What does the iPad mini mean for mobile learning?

The cost of a corporate hotel, train ticked and food for a day is not far off the cost of an iPad Mini, the new ‘lightweight’ tablet on sale today from Apple. And that’s pretty much all you need to know: the technology isn’t disposable, but it’s certainly close to break even with running traditional face to face events.

It’s not uncommon today to see high end conference events or presentations where you get given an iPad: with a budget offering, we will start to see training events where you leave with the Mini, or where you get one in the post to complete the course on.

I wouldn’t particularly say that cost has been a significant barrier to adoption in many businesses, certainly i’ve worked with a number who have bought large fleets, but the cost of the Mini is significantly cheaper, cheaper to the point where it compares to the magical investment level of bringing people together for a day. It’s this ‘event’ cost that sticks in people’s minds, so hitting that gives real options.

In terms of functionality, it’s probably safe to categorise the difference between the full fat and semi skimmed versions are ‘production’ and ‘consumption’. For me, the iPad replaced the laptop: i have written three books on it, do all my email, indeed, i spend far more time producing that consuming. With it’s smaller screen size, the Mini is more of a consumption device: books, films, Apps, games, websites, learning, it’s all there.

Certainly it’s being marketed as a compact iPad, not a giant iPhone, which is important. The phone is great, but navigation concepts that work on websites don’t work on small screens. They do work on iPad though. So if they still work on the mini, meaning that you still only need to develop to iPad format, it will be a winner. If you need to develop separate concepts for the Mini (different menus etc) then it will lose. My bet is that it will be a clear and easy winner.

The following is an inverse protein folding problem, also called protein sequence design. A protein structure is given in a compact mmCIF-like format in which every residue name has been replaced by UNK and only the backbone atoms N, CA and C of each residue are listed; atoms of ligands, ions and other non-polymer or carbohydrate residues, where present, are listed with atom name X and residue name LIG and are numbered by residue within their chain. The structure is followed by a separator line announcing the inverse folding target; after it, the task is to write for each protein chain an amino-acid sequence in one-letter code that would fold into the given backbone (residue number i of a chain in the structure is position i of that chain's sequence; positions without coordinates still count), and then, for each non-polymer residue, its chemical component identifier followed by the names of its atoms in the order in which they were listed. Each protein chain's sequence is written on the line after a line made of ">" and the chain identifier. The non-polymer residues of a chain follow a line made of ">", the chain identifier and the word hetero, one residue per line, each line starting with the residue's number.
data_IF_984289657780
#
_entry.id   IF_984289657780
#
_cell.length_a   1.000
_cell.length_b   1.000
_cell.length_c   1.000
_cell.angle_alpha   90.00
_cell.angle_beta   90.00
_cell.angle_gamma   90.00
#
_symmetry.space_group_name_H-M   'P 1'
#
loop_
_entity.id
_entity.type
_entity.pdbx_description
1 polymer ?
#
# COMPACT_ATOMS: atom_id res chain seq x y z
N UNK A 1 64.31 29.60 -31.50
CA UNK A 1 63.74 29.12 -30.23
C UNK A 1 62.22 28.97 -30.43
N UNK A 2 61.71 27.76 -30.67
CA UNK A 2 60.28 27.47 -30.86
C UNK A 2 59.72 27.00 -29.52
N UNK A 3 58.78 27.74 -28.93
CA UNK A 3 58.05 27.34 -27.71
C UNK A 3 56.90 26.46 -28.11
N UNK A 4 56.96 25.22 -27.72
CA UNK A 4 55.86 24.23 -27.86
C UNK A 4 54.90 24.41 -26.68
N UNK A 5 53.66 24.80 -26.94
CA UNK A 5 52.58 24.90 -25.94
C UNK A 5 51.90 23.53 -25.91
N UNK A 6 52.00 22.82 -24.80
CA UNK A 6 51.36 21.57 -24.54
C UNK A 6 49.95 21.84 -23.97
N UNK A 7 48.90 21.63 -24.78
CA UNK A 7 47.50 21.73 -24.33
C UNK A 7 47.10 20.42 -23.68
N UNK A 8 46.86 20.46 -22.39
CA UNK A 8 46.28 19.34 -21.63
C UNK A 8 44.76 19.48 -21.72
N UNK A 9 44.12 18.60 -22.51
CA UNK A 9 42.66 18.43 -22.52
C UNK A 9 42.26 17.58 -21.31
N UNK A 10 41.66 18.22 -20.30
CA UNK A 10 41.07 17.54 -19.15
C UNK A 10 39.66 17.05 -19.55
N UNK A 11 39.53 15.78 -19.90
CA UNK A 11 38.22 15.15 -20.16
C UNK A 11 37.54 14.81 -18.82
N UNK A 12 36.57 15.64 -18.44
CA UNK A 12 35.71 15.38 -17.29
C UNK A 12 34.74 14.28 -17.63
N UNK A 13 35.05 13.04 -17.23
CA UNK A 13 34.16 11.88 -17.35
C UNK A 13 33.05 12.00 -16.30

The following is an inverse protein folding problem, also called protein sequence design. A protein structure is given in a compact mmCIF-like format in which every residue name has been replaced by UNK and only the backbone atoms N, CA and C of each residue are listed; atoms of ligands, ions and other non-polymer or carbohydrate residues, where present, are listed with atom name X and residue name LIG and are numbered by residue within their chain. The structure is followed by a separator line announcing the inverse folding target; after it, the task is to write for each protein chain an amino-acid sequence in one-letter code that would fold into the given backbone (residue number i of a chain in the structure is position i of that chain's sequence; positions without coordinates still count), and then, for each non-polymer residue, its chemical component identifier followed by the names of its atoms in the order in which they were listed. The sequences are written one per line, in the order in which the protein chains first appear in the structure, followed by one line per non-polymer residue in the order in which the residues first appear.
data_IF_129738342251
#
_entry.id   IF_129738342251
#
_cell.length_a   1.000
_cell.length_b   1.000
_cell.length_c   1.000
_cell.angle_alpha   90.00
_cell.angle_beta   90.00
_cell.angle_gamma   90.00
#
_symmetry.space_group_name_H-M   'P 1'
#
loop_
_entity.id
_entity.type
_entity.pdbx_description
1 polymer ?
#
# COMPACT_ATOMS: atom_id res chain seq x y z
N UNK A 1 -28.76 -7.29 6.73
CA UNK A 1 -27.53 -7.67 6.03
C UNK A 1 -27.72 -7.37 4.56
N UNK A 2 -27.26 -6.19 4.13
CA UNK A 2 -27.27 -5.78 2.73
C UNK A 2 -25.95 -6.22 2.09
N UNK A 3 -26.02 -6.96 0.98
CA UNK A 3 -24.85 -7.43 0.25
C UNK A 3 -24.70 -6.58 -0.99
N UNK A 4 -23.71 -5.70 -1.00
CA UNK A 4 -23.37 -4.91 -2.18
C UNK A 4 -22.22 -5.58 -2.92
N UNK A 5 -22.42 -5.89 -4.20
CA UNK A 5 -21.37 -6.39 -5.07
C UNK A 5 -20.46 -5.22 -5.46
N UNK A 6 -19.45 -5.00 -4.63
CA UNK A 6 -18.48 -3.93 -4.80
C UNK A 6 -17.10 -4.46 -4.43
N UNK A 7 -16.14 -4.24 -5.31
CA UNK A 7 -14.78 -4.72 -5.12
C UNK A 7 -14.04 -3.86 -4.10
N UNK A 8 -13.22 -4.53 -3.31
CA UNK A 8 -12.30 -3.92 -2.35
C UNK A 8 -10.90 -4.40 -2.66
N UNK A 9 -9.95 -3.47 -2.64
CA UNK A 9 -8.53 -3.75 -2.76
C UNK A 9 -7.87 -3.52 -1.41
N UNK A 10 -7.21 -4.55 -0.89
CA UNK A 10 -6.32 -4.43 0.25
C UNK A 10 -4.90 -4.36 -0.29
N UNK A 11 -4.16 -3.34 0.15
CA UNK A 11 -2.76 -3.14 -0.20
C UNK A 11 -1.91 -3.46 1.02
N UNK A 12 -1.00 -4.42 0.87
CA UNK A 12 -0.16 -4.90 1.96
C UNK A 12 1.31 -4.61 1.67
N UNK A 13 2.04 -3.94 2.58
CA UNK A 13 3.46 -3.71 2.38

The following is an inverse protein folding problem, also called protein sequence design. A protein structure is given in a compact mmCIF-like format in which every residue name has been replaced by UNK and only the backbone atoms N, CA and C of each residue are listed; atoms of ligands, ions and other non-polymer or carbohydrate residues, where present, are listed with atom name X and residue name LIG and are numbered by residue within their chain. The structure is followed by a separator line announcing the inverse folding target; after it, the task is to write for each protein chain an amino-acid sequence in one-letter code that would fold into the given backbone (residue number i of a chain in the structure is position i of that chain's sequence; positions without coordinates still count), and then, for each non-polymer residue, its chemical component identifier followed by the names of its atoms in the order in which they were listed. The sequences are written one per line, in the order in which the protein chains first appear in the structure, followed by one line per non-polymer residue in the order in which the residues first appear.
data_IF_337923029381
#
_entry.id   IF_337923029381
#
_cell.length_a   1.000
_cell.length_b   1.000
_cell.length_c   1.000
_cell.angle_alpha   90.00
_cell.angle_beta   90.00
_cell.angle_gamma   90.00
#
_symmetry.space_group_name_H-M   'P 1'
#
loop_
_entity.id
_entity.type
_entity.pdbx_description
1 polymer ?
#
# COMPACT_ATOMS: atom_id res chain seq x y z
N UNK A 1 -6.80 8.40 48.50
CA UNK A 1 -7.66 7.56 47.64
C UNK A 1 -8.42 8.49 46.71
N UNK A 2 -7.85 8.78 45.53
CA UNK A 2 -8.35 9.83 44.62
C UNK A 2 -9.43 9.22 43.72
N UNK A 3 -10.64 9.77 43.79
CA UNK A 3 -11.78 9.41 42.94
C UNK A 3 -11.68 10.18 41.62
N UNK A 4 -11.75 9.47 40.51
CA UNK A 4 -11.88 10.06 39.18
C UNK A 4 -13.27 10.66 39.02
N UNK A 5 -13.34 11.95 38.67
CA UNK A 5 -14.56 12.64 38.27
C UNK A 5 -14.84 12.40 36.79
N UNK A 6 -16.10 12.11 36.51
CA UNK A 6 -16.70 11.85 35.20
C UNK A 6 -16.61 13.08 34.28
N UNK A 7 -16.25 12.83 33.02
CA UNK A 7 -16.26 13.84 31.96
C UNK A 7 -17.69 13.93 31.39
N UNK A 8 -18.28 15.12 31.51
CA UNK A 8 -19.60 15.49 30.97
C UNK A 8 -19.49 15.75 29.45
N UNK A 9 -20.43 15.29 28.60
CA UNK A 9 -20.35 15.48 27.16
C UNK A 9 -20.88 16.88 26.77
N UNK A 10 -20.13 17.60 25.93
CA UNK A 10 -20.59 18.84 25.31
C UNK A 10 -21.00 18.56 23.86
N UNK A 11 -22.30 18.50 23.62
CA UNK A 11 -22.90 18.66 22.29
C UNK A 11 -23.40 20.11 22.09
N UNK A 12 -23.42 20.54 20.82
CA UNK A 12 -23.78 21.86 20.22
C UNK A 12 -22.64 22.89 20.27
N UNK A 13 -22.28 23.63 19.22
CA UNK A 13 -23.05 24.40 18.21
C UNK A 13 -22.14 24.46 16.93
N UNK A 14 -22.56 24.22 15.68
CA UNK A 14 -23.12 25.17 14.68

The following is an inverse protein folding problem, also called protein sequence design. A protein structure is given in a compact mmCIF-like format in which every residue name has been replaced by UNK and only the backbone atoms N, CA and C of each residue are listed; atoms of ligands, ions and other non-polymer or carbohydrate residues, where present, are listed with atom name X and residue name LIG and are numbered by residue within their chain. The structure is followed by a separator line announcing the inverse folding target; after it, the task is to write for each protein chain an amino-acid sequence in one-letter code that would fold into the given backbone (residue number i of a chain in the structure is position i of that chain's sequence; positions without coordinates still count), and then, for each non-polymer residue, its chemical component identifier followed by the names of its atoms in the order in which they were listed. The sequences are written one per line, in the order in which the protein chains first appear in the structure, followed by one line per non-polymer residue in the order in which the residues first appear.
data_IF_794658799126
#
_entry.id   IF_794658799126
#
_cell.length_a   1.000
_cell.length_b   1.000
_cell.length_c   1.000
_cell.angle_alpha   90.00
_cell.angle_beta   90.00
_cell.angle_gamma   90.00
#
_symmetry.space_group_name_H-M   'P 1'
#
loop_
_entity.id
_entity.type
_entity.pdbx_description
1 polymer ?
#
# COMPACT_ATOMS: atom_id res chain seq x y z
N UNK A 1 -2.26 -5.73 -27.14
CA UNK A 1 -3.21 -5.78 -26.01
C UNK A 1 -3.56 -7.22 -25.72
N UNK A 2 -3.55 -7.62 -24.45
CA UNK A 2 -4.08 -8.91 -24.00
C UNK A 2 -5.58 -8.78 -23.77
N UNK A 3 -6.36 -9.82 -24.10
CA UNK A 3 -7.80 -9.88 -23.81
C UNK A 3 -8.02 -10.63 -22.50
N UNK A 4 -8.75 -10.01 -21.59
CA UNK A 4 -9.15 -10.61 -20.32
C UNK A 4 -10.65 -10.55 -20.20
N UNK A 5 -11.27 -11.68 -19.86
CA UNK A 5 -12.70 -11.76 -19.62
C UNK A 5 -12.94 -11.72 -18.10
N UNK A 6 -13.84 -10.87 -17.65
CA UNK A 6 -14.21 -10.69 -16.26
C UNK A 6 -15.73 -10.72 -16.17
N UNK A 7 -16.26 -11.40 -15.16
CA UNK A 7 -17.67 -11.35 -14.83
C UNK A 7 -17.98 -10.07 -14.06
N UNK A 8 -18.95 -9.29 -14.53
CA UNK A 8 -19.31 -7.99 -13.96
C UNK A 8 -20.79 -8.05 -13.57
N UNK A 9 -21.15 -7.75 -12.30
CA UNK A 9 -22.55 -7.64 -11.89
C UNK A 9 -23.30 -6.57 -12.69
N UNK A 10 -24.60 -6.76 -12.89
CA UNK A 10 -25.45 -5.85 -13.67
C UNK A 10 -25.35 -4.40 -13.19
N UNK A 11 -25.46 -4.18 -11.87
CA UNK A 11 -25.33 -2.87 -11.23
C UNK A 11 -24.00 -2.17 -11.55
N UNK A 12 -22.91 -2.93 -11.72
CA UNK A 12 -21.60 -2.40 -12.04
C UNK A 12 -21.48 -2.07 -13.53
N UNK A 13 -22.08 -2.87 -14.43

Some of the key areas that we are seeing interest in mobile learning is are around performance support, bringing relevant and compact learning directly to people in the workplace, geolocated to match where they are. With it’s pocket format, the iPad Mini is likely to enhance what we can do in this space.

The size also compares favourably against the eBook readers, meaning that it removes the clear distinction between Kindle and iPad: sure, there is a significant cost difference, and the different technologies of the ‘ink’ that let you read a kindle in daylight, but the market is less clear cut than it was. Certainly you can’t watch movies on the Kindle.

I don’t think the iPad mini is a game changer, but it’s an amplifier: for organisations that were hovering, it’s a push over the edge, for individuals who were cautious, it’s a clear offering. For strategists, it lets us consider more seriously enabling whole populations with tablets. It will certainly open up the way for further mobile learning.

As for me, yes, i’ll be one of the people queueing up today. After all, there’s no fun in being a nerd if you can’t get excited on days like this.

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About julianstodd

A learning and development professional specialising in e-learning and learning technology.
This entry was posted in 'Just in time' learning, Apps, Business Case, E-Learning, iPad, iPad Mini, iPhone, Learning, Learning Technology, Performance and tagged , , , , , , , , . Bookmark the permalink.

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